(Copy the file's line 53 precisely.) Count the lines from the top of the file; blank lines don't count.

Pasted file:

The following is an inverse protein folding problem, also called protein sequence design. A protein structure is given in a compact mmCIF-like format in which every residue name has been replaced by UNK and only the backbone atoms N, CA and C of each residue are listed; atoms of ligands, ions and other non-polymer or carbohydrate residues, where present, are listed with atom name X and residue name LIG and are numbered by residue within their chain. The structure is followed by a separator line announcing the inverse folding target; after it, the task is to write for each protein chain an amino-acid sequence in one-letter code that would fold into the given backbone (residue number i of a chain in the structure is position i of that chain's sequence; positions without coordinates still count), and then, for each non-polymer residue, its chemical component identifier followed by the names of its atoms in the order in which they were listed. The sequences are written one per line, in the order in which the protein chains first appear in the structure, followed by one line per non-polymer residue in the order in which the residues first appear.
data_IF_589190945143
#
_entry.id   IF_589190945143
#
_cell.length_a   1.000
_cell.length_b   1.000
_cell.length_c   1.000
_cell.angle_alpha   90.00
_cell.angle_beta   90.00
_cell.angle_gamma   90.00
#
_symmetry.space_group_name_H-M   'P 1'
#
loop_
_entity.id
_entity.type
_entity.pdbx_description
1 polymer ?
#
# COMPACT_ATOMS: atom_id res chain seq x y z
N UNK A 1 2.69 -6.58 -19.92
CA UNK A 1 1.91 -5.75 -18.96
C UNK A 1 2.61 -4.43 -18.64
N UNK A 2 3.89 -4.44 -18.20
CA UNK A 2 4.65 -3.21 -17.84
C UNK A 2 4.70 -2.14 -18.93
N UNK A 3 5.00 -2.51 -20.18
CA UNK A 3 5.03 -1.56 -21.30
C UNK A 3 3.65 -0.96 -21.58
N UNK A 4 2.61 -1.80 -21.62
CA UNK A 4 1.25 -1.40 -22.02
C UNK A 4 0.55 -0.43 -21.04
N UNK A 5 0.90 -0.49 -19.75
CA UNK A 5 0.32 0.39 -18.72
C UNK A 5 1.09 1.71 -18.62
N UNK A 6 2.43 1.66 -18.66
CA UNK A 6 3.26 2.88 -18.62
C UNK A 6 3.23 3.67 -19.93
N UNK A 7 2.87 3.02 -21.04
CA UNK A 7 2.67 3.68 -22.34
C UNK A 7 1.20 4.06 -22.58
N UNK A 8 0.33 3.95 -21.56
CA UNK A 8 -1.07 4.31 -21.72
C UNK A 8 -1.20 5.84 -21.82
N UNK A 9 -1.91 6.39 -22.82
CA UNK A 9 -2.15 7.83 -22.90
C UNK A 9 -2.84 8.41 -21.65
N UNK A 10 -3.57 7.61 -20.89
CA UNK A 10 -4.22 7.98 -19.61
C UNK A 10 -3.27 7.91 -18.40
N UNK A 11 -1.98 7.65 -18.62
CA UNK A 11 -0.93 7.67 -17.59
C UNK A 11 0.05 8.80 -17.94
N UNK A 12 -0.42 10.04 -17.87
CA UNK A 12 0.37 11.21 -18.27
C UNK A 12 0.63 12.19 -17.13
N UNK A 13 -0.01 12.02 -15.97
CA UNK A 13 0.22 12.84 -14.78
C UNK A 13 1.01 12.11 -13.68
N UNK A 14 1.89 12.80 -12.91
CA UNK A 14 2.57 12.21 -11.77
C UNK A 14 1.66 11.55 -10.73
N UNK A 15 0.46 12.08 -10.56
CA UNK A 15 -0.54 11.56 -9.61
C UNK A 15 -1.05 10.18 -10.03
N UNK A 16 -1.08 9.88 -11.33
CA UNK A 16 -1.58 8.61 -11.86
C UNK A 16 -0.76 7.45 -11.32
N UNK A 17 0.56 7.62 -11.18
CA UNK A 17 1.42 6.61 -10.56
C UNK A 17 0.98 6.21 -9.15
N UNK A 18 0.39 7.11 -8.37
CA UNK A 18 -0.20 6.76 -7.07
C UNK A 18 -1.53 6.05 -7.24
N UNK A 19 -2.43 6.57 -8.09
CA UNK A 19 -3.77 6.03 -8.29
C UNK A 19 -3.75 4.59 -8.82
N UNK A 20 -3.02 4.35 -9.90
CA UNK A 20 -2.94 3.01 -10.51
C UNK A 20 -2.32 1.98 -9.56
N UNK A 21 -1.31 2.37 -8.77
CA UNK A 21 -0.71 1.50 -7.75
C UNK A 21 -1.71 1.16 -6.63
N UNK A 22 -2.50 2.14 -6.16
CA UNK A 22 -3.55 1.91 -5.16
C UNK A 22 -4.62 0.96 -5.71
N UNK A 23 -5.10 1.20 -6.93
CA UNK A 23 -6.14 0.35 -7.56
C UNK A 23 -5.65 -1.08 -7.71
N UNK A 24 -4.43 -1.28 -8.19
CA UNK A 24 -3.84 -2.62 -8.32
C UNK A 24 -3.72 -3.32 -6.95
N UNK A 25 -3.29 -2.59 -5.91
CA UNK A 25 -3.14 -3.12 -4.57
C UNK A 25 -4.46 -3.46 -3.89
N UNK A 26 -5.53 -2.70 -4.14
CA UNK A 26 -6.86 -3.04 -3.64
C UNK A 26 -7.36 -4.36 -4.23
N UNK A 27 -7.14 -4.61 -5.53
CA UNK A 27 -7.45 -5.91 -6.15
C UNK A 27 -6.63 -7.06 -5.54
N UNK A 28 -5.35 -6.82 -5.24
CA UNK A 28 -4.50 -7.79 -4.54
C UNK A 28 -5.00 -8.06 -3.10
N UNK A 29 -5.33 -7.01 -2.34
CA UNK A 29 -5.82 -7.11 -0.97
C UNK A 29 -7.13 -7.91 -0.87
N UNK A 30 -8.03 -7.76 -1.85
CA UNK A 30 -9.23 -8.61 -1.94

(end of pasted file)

CA UNK A 11 -0.93 7.67 -17.59